Vanished in the Night(10)By: Eileen Carr
“Thanks. This’ll help a lot.” He couldn’t take his eyes off the two kids, clearly having a great time. There were probably a dozen or so photos at his mom’s house of him and his sisters, looking just like this. Smiling up at the camera, enjoying the day, not thinking about anything else. Certainly not thinking that he would end up as a set of bones at a construction site. “Do you know why your parents sent him away?”
Everything about her went still. He’d touched some kind of nerve, that was for sure.
“They, uh, found marijuana in his room.” She looked down.
A residential school for a little bit of weed? That seemed harsh, especially in the early nineties. “That was it?”
“It was enough for Dad. He said we were doing Max a favor by getting him away from bad influences before it got any worse.” She turned away and began to restack some envelopes on the counter, her movements stiff and jerky.
“Do you have anybody you want us to call? Or that you could call so you don’t have to be alone right now?”
She turned around and smiled at him and shook her head. “That’s okay. I have to go to work in a little while. Besides, it’s not like this is so terribly shocking. He’s been missing for twenty years. I knew it was possible that he was dead. I’d just always hoped . . .” Her voice trailed off.
The family always hoped. Everybody talked about giving the family closure when someone was missing, and finding a body did that, in a way. They could stop worrying. They could stop waiting. They could start grieving.
But it also killed all the hoping, and maybe having a shred of hope alive in your heart was worth the worrying.
“Where do you work?” Rodriguez asked.
“I’m a nurse in the emergency room over at St. E’s. I work the night shift.” She glanced up at the clock. It was close to eight o’clock now. “I have to be there in a few hours.”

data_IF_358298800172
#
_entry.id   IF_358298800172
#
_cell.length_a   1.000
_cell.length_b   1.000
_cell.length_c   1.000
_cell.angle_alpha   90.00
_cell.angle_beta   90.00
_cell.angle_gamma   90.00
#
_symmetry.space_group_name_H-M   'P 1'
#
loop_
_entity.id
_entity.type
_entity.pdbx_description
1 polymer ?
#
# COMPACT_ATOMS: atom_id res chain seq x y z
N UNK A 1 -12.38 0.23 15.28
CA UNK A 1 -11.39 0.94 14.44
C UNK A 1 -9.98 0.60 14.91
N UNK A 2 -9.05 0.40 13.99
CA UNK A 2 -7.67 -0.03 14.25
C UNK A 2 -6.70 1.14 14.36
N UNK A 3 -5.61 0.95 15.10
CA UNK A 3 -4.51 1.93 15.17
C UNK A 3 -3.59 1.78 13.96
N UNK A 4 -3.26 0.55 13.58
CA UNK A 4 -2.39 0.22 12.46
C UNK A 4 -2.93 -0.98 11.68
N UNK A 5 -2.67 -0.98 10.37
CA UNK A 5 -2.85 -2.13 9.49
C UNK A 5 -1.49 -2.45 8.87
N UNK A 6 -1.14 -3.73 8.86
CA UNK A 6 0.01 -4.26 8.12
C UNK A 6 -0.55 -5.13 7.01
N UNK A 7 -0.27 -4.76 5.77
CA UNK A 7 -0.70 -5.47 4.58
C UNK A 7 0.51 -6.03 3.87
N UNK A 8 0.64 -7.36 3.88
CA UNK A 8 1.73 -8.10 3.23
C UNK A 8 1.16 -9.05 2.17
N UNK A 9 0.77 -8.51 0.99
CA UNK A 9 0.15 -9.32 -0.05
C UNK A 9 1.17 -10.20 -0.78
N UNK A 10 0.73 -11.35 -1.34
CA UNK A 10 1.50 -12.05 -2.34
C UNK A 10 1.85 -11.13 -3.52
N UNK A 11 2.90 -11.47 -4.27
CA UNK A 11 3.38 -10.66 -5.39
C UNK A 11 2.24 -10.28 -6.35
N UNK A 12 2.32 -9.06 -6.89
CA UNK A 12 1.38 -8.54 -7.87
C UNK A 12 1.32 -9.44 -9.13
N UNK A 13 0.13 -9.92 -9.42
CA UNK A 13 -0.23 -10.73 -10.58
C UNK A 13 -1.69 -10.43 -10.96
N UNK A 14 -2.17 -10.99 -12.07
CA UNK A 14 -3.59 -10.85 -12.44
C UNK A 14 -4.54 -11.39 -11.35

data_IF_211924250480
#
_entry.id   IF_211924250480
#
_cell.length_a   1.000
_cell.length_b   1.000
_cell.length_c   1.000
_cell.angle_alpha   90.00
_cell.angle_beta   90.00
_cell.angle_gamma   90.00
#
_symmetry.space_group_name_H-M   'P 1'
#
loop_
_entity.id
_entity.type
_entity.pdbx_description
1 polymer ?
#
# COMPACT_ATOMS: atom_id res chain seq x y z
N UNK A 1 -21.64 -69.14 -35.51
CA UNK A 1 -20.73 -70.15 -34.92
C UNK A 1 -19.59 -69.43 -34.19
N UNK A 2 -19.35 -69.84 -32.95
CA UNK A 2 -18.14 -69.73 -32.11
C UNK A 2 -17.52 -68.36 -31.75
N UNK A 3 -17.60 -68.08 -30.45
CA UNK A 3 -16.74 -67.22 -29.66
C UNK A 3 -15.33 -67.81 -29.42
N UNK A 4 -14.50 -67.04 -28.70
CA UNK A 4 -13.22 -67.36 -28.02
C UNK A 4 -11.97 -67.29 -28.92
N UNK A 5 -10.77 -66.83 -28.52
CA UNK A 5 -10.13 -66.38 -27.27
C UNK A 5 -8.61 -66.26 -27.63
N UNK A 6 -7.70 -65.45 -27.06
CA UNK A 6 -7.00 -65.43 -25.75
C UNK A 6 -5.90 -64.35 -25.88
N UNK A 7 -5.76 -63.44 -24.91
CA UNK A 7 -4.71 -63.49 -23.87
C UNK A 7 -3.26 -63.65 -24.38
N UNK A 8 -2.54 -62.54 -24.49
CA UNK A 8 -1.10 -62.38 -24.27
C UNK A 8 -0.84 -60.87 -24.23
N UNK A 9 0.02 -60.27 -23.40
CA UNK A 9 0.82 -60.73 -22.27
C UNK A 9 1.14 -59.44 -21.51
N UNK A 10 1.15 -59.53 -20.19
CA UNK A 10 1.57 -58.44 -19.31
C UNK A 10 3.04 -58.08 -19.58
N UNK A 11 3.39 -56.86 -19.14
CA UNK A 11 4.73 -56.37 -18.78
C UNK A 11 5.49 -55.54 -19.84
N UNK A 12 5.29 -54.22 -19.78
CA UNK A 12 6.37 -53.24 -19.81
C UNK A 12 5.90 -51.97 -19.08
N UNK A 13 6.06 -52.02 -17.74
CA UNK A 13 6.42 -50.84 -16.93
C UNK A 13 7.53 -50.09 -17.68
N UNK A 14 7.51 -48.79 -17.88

“Okay, well, thanks again for this photo. We’ll make a copy and get your original back to you as soon as possible. We’ll also keep you posted when we learn anything concrete. In the meantime, feel free to call if you can think of anything.”
She nodded and showed them to the door.
As they walked to the car, Zach looked back at the condo, strewn with fake spiderwebs and strings of pumpkin lights.
“I say we go talk to the stepfather next,” Rodriguez said.
Zach got in the car. “Damn straight.”
They were gone. Veronica sat at the kitchen table and laid her hands flat against the wood, trying to soak up its stillness and stability. How much more horrible was this going to get? McKnight had said Max had been dead for a while. A year? Ten years? They probably didn’t know themselves yet. Had he been trying to get back to her when he’d somehow ended up in that construction site? Or had he still been running away?
Would she ever know?
If there wasn’t enough left of Max for her to ID, was there enough to start an investigation? Veronica didn’t even know what to hope for. Knowing he was dead was bad enough. Having to probe back into those days when he was still around? Pretty much the opposite of priceless.
Some kids learned to block traumatic memories, and she often wished she was one of those. It would be nice to settle a hazy curtain over her childhood. She didn’t need it blocked out entirely; she’d learned some valuable, if unpleasant, lessons. How to calm an angry drunk. What to feed a person with the mother of all hangovers. When to duck and when to hide. She sure as hell didn’t need to remember it in the kind of detail that she did, though. She didn’t need to replay it in her dreams. She didn’t need to flash on it at work when things got crazy.
Most of the time, she kept the door shut tight on the past. At the moment, that wasn’t so easy. Images flooded back to her: Her father’s face distorted with rage, spittle flying from his lips as he roared at Max. Max’s head snapping to the side after a hard slap, his screams when his arm was twisted up behind his back. The racial slurs. The insults. Her mother’s tears. Her brother’s shame and quiet courage.
Things had calmed down some right after Max went away. Her father had seemed harder to set off. There’d actually been some family dinners where nothing had gotten thrown at anyone and no one had ended up in tears. It hadn’t lasted, though. Dad never went after Mama with the ferocity that he’d gone after Max, but Veronica understood now that the focus of the anger was really secondary to the anger itself. Something burned inside her father. Something hard and fetid and nasty.